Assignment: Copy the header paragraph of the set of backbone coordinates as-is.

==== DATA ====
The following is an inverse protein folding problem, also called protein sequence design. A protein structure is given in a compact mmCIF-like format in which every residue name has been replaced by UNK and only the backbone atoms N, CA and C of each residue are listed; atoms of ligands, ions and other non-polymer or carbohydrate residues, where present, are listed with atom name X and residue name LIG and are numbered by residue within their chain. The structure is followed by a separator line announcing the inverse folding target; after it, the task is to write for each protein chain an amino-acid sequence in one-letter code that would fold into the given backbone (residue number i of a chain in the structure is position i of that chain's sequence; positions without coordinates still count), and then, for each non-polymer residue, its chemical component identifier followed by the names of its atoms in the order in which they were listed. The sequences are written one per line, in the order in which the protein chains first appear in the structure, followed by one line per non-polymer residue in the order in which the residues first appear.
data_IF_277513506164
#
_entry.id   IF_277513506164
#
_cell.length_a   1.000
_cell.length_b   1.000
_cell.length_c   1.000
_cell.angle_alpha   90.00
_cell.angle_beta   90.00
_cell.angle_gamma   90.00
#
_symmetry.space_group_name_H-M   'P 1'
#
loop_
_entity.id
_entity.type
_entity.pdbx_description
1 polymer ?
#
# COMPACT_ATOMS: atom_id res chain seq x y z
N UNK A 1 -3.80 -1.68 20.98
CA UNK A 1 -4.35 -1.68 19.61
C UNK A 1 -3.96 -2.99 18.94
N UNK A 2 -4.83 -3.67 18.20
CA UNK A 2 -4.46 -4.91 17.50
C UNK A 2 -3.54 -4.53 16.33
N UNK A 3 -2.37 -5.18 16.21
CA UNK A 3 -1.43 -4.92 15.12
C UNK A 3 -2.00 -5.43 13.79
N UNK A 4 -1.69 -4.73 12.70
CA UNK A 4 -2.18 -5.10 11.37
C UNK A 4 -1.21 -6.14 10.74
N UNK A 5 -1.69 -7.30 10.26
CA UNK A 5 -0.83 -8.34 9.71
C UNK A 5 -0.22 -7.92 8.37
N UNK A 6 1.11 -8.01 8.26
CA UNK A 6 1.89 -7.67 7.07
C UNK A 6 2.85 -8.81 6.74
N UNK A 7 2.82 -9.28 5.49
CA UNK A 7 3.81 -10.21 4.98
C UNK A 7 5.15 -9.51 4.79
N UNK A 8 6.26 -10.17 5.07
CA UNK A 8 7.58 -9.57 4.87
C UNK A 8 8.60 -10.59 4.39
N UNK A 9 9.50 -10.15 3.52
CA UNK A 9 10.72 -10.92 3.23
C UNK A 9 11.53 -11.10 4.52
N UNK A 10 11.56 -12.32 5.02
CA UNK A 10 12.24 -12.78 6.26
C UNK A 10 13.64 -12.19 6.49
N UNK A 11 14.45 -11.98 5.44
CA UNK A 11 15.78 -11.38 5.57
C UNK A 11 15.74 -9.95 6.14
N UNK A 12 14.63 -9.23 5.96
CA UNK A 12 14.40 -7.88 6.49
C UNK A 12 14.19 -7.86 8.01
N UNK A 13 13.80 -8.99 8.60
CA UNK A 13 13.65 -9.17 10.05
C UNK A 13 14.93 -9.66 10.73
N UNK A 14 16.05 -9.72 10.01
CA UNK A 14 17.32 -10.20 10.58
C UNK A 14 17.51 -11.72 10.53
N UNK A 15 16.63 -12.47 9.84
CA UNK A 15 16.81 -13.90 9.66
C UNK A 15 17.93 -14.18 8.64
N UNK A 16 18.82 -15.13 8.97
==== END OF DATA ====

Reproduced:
The following is an inverse protein folding problem, also called protein sequence design. A protein structure is given in a compact mmCIF-like format in which every residue name has been replaced by UNK and only the backbone atoms N, CA and C of each residue are listed; atoms of ligands, ions and other non-polymer or carbohydrate residues, where present, are listed with atom name X and residue name LIG and are numbered by residue within their chain. The structure is followed by a separator line announcing the inverse folding target; after it, the task is to write for each protein chain an amino-acid sequence in one-letter code that would fold into the given backbone (residue number i of a chain in the structure is position i of that chain's sequence; positions without coordinates still count), and then, for each non-polymer residue, its chemical component identifier followed by the names of its atoms in the order in which they were listed. The sequences are written one per line, in the order in which the protein chains first appear in the structure, followed by one line per non-polymer residue in the order in which the residues first appear.